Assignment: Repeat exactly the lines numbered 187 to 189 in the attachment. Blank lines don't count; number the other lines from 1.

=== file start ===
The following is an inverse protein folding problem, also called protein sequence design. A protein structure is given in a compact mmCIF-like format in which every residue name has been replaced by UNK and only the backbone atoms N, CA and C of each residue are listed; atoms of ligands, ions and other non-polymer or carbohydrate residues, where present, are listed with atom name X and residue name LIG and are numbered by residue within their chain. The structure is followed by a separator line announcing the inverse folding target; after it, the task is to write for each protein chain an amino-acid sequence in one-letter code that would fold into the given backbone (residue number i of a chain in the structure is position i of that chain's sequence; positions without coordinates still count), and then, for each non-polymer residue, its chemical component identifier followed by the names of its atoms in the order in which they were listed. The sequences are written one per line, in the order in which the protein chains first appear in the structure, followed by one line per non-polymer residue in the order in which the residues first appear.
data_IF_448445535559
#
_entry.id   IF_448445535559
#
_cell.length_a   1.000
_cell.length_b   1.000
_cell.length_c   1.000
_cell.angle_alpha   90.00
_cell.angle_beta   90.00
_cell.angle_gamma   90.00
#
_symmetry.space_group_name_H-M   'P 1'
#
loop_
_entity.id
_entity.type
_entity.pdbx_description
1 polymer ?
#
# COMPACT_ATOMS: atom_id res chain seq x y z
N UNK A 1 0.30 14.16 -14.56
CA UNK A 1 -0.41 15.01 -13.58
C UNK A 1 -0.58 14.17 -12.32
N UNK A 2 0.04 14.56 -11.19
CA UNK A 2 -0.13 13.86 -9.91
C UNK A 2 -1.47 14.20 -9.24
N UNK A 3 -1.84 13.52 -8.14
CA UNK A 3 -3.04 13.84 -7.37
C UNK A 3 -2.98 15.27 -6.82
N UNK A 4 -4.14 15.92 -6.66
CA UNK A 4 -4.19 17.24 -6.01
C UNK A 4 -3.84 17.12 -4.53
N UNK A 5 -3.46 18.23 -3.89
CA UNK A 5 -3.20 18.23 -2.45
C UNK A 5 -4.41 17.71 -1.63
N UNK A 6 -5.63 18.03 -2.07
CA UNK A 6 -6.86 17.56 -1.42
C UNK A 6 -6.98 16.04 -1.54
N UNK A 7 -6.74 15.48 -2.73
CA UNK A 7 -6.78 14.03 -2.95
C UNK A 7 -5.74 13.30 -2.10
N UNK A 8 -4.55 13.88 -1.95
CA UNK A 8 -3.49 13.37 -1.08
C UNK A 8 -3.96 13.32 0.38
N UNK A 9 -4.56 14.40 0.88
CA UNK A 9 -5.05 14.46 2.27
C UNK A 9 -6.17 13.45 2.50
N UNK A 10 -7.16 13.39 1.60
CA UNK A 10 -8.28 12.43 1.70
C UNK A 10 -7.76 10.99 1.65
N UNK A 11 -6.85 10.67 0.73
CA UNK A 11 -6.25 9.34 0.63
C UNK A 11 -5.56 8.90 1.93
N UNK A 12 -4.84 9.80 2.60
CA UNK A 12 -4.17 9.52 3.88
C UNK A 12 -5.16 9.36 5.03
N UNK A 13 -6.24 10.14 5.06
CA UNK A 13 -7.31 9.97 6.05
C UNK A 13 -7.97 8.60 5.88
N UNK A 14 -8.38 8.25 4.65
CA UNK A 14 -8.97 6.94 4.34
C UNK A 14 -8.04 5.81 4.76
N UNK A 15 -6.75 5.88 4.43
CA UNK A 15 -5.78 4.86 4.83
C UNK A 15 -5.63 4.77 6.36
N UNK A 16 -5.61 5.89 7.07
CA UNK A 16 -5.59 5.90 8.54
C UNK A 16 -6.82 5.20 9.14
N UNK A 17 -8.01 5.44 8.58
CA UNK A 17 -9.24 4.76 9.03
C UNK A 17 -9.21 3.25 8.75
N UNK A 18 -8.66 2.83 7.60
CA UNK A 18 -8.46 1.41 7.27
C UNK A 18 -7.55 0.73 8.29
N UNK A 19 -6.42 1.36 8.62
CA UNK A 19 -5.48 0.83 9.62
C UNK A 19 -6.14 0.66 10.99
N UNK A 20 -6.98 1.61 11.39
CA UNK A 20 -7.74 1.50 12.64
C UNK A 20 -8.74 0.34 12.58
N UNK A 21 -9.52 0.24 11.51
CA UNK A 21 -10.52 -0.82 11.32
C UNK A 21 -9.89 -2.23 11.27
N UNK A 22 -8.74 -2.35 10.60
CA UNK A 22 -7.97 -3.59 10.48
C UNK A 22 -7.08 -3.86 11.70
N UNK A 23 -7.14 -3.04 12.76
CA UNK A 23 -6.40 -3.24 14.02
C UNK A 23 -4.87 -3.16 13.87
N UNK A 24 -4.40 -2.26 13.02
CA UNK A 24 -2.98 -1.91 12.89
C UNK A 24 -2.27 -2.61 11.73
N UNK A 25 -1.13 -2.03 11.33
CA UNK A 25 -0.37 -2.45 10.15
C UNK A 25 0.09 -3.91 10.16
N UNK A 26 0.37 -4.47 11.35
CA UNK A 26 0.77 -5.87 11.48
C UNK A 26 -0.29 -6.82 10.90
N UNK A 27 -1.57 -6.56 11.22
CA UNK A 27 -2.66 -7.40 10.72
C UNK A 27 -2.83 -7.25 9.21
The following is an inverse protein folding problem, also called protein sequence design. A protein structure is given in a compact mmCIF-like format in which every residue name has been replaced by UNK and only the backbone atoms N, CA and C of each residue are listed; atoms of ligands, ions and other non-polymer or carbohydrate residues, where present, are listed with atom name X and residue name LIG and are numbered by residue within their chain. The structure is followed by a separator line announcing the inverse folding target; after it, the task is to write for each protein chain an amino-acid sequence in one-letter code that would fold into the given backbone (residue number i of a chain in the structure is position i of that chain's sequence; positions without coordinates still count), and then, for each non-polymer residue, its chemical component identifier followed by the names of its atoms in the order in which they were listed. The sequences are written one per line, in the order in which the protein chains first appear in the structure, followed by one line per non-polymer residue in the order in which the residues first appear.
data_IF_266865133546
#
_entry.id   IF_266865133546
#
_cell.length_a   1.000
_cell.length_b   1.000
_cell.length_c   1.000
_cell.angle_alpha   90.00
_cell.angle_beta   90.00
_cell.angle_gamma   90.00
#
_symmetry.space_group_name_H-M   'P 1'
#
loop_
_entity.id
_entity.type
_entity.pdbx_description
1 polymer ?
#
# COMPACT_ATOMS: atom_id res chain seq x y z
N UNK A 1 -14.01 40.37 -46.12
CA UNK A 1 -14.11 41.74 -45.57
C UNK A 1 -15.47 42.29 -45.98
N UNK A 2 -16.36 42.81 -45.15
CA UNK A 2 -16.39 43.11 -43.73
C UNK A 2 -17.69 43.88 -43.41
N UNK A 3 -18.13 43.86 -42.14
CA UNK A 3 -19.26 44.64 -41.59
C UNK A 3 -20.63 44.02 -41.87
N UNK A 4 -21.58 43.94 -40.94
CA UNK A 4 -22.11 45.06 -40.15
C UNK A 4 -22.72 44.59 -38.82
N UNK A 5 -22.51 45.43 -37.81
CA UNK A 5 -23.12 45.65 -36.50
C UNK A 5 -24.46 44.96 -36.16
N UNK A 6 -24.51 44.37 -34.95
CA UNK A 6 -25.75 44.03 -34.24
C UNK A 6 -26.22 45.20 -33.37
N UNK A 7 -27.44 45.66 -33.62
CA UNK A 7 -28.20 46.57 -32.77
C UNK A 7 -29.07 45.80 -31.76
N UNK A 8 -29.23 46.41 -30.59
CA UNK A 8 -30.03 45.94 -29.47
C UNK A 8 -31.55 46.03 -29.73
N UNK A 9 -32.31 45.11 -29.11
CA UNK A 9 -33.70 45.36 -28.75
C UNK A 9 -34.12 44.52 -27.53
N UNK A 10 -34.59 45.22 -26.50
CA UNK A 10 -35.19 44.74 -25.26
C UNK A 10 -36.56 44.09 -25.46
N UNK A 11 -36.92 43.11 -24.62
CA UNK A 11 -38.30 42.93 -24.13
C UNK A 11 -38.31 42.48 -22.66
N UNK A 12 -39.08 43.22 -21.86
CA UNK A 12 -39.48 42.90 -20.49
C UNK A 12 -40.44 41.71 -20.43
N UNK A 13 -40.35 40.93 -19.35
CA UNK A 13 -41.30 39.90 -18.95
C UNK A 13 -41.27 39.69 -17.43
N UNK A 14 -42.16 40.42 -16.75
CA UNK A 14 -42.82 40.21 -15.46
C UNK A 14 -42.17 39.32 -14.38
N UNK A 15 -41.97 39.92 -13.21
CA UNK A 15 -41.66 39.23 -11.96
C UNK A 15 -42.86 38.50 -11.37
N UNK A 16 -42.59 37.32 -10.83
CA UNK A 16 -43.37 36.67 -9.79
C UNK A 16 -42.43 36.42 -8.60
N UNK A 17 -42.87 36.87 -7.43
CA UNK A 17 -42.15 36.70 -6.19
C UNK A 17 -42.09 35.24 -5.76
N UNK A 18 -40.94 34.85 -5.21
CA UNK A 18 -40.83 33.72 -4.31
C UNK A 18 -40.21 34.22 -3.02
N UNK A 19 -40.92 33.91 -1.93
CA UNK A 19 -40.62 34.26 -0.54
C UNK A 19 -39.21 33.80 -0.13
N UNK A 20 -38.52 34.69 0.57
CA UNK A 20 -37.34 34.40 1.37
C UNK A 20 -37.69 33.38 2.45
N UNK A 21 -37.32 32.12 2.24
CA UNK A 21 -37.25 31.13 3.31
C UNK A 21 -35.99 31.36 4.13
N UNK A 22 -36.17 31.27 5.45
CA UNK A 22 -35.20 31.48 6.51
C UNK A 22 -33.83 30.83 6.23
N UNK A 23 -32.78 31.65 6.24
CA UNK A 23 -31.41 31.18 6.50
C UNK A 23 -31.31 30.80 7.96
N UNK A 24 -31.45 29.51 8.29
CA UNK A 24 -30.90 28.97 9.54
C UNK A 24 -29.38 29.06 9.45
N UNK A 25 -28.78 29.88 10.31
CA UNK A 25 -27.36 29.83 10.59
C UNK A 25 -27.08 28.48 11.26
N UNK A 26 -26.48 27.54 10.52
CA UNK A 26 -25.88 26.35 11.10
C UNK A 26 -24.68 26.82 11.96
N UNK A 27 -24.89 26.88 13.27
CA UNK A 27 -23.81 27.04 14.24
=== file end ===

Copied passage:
N UNK A 22 -36.17 31.27 5.45
CA UNK A 22 -35.20 31.48 6.51
C UNK A 22 -33.83 30.83 6.23